NEWS
June 25, 2012
Ala., Fla. coasts warned on storm NEW ORLEANS - Parts of two states were under a tropical storm warning Sunday as Debby churned off the Gulf Coast, leaving wary residents to closely watch a storm whose path has so far been difficult to forecast. Warnings were issued for coastal Alabama and parts of Florida, including the Panhandle. Debby already had dumped heavy rain on parts of Florida and spawned isolated tornadoes, causing damage to homes and knocking down power lines. It was not completely clear when or where the storm would make landfall.
NEWS
June 4, 2012
The Cost of Hope A Memoir By Amanda Bennett Random House. 240 pp. $26     Reviewed by Rachel Hadas     Like many memoirs, Amanda Bennett's The Cost of Hope braids several narrative strands together. For starters, there is an unusual and piquant courtship story. Bennett and Terence Foley, a charming, impulsive, and mysterious character, meet in 1983 in the city then still known as Peking. Bennett's a journalist; Foley is not quite who he claims to be. Bennett is winningly frank to admit that the couple' s relationship is tempestuous from the start, but their connection, however stormy, proves strong and enduring.
SPORTS
August 18, 2011
THE PHILLIES needed a righthanded hitter. Everybody agreed it was true. So general manager Ruben Amaro Jr. backed up the truck to the minor league system one more time and, next thing anybody knew, Hunter Pence was putting on a red-pinstriped jersey and talking about the dizzying leap from the worst record in baseball with the Houston Astros to the best with his new teammates. So here we are, less than 3 weeks later, and doggone if it doesn't look like the days when manager Charlie Manuel would grumble that teams would all but grab lefthanded pitchers off the nearest street corner to face them have been tucked safely into the past.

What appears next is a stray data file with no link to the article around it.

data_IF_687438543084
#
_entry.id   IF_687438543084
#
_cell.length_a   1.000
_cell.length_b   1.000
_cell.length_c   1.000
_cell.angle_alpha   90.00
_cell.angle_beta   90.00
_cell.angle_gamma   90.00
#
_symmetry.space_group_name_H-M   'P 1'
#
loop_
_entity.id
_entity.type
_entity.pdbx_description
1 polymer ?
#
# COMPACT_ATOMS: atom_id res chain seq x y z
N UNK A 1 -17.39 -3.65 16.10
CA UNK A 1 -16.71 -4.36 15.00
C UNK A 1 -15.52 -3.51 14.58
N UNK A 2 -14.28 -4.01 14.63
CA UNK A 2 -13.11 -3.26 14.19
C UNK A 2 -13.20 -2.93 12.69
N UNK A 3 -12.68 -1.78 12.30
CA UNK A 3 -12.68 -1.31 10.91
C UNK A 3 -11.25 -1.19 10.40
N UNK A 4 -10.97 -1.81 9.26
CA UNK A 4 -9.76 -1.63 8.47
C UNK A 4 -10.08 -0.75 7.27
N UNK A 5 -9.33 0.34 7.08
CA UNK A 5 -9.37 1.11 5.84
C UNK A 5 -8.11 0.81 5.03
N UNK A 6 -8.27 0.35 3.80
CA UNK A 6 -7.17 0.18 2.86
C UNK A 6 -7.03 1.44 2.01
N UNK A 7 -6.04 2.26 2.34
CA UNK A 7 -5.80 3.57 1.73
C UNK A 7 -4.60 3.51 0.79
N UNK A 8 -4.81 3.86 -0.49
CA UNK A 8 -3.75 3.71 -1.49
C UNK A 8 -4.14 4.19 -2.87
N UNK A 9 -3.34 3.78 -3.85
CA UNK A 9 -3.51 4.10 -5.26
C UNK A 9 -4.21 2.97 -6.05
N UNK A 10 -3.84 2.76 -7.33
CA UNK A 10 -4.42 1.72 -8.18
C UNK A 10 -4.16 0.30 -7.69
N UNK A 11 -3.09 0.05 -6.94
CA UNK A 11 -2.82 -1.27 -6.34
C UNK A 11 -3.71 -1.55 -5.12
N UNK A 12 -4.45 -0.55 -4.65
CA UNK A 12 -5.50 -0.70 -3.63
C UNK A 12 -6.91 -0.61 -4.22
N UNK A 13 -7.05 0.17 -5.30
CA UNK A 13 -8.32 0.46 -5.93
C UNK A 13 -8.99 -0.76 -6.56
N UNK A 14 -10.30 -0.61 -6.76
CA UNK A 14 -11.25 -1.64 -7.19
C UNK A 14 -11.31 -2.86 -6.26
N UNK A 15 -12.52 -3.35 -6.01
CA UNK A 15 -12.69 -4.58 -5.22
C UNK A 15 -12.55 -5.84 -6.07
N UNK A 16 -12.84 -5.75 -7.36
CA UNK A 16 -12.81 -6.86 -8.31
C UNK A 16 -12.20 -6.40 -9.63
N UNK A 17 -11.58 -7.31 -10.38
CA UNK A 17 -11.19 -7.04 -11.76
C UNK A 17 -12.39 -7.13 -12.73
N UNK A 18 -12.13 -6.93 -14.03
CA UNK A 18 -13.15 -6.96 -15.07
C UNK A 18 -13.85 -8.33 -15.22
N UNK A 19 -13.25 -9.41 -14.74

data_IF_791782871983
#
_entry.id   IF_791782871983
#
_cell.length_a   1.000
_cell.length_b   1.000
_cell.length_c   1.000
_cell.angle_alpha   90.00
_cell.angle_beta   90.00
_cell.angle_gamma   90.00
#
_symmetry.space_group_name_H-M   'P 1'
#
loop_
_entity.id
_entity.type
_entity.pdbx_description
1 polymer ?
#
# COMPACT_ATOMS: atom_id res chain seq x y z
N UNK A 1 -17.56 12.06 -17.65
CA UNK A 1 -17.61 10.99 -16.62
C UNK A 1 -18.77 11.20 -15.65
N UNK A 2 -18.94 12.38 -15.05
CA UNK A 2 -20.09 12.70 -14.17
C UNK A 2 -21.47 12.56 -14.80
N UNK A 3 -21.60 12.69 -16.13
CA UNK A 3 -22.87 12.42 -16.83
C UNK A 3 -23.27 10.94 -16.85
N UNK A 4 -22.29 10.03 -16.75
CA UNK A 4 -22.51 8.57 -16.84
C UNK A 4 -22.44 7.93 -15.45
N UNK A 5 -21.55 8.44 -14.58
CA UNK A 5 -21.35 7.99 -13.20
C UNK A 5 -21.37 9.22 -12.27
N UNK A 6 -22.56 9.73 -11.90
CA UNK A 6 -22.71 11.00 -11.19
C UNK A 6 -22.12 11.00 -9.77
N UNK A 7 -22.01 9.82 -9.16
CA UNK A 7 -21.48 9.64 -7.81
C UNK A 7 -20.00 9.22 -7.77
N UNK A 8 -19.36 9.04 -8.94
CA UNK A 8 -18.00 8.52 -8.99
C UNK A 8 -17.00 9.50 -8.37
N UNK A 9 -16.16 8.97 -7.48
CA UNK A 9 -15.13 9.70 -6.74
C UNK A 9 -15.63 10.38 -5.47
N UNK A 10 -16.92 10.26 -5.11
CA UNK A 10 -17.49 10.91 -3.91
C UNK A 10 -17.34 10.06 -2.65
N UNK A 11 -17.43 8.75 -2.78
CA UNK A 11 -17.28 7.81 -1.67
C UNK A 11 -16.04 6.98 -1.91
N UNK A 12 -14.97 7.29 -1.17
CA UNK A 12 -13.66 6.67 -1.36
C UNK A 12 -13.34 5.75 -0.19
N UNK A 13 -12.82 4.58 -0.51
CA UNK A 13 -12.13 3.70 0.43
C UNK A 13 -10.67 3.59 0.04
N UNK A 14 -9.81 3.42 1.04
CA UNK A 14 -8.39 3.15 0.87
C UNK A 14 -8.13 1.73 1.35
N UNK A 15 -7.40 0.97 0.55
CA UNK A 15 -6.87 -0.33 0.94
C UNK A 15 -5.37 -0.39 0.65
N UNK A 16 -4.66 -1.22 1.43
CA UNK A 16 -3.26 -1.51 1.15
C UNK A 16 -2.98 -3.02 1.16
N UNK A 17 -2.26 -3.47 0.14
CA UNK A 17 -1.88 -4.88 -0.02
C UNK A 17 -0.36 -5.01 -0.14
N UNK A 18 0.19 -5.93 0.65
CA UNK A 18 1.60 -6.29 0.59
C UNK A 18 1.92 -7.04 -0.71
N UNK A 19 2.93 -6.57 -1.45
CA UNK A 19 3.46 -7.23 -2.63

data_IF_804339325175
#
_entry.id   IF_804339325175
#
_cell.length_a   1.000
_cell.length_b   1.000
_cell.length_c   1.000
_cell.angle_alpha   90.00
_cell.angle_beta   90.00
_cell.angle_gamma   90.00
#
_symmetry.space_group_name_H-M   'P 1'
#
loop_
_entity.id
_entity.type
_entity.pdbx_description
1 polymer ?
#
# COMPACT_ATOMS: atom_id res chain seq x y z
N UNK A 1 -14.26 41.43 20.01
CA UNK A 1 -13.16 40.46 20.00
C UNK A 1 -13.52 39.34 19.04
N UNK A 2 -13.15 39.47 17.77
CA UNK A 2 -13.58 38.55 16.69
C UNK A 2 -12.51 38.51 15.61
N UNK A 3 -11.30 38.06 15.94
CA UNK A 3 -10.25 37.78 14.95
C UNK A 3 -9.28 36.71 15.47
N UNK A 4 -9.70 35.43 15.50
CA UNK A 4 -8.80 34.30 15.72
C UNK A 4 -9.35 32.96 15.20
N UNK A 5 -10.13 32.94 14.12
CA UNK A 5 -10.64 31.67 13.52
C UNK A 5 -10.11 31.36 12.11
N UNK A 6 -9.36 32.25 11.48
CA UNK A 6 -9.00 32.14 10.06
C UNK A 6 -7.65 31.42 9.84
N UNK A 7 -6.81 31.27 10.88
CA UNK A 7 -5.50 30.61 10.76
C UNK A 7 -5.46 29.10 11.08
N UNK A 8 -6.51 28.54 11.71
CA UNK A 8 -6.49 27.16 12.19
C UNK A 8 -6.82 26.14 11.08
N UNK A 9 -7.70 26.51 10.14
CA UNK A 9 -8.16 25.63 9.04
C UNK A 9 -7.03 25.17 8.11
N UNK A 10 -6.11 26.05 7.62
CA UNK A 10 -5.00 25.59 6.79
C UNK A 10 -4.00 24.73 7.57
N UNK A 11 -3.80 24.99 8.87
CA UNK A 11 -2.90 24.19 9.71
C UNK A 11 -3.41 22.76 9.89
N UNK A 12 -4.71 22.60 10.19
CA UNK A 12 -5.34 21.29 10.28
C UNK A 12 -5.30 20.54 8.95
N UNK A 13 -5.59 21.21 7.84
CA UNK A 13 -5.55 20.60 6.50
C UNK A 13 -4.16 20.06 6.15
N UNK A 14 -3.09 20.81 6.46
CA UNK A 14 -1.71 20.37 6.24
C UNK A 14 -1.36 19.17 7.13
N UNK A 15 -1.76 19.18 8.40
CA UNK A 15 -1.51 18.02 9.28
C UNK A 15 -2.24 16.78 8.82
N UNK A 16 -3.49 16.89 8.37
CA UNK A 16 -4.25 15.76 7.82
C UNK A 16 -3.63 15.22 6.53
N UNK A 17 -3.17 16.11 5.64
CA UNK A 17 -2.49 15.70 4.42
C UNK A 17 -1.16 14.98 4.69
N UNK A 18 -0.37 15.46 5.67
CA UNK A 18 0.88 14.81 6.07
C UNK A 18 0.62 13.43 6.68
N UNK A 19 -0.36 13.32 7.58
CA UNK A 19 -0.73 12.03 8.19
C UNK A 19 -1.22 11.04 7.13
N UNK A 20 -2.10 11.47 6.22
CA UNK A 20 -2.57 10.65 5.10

NEWS
December 13, 2007 | By RANDI BOYETTE
IN the blink of an eye or, more precisely, the click of a mouse - a family was destroyed. Last year, 13-year-old Megan Meier made friends online with a boy named Josh Evans. He seemed to like her - a very big deal to Megan. The, one day, Josh turned on her. "I don't know if I want to be friends with you anymore because I've heard that you are not very nice to your friends. " Soon, "Josh" was spreading rumors and people were posting online notices calling her fat, and a slut, the Associated Press reported.
NEWS
June 25, 2007 | By Carrie Rickey, INQUIRER MOVIE CRITIC
Bruce Willis shoots into the hotel suite like a blue-eyed bullet, head shaved, T white, jeans pale as his orbs. The wiry actor is trim, more like a spokesmodel for the imaginary health supplement Diet Hard than an aging action hero flogging a movie franchise last seen during Clinton's first term. After an absence of 12 years, Willis' alter ego John McClane returns to theaters Wednesday in Live Free or Die Hard - or Die Hard 4.0 , as it's called in Europe. Willis, 52, reprises the role of the battle-scarred NYPD detective who shoots from the hip and the lip, this time taking aim at cyberterrorists.
NEWS
February 24, 2006 | By Larry Eichel INQUIRER STAFF WRITER
An animal-rights activist said yesterday that she hopes to mount some sort of legal challenge after being banned from the Philadelphia Zoo for comments she made about the facility's chief executive. Marianne Bessey, leader of Friends of Philly Zoo Elephants, incurred the zoo's wrath after making strongly worded remarks last week about zoo director Alexander L. "Pete" Hoskins in an Internet chat room called the Elephant Connection. In a posting dated Feb. 16 and addressed to Hoskins, Bessey discussed the zoo's treatment of Dulary, an injured, 42-year-old elephant that has been kept in a concrete barn since August.